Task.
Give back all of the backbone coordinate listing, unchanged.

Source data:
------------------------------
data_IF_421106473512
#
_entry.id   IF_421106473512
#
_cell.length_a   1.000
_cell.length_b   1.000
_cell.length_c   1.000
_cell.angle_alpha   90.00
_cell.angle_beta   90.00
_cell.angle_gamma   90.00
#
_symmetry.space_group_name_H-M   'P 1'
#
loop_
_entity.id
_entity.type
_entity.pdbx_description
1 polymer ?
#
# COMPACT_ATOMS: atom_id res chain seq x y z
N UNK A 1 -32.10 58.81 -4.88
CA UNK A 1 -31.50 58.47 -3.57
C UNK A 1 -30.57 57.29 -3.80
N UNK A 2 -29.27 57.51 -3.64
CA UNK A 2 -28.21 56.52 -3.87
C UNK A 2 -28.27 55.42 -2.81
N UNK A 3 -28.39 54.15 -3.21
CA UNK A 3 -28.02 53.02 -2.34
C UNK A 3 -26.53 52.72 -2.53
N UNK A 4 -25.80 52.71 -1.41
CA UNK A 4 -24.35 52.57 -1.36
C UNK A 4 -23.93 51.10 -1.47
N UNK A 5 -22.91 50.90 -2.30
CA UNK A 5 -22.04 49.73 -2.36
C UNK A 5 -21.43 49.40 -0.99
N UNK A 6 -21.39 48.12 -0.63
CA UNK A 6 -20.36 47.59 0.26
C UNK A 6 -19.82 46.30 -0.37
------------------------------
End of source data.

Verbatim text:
data_IF_421106473512
#
_entry.id   IF_421106473512
#
_cell.length_a   1.000
_cell.length_b   1.000
_cell.length_c   1.000
_cell.angle_alpha   90.00
_cell.angle_beta   90.00
_cell.angle_gamma   90.00
#
_symmetry.space_group_name_H-M   'P 1'
#
loop_
_entity.id
_entity.type
_entity.pdbx_description
1 polymer ?
#
# COMPACT_ATOMS: atom_id res chain seq x y z
N UNK A 1 -32.10 58.81 -4.88
CA UNK A 1 -31.50 58.47 -3.57
C UNK A 1 -30.57 57.29 -3.80
N UNK A 2 -29.27 57.51 -3.64
CA UNK A 2 -28.21 56.52 -3.87
C UNK A 2 -28.27 55.42 -2.81
N UNK A 3 -28.39 54.15 -3.21
CA UNK A 3 -28.02 53.02 -2.34
C UNK A 3 -26.53 52.72 -2.53
N UNK A 4 -25.80 52.71 -1.41
CA UNK A 4 -24.35 52.57 -1.36
C UNK A 4 -23.93 51.10 -1.47
N UNK A 5 -22.91 50.90 -2.30
CA UNK A 5 -22.04 49.73 -2.36
C UNK A 5 -21.43 49.40 -0.99
N UNK A 6 -21.39 48.12 -0.63
CA UNK A 6 -20.36 47.59 0.26
C UNK A 6 -19.82 46.30 -0.37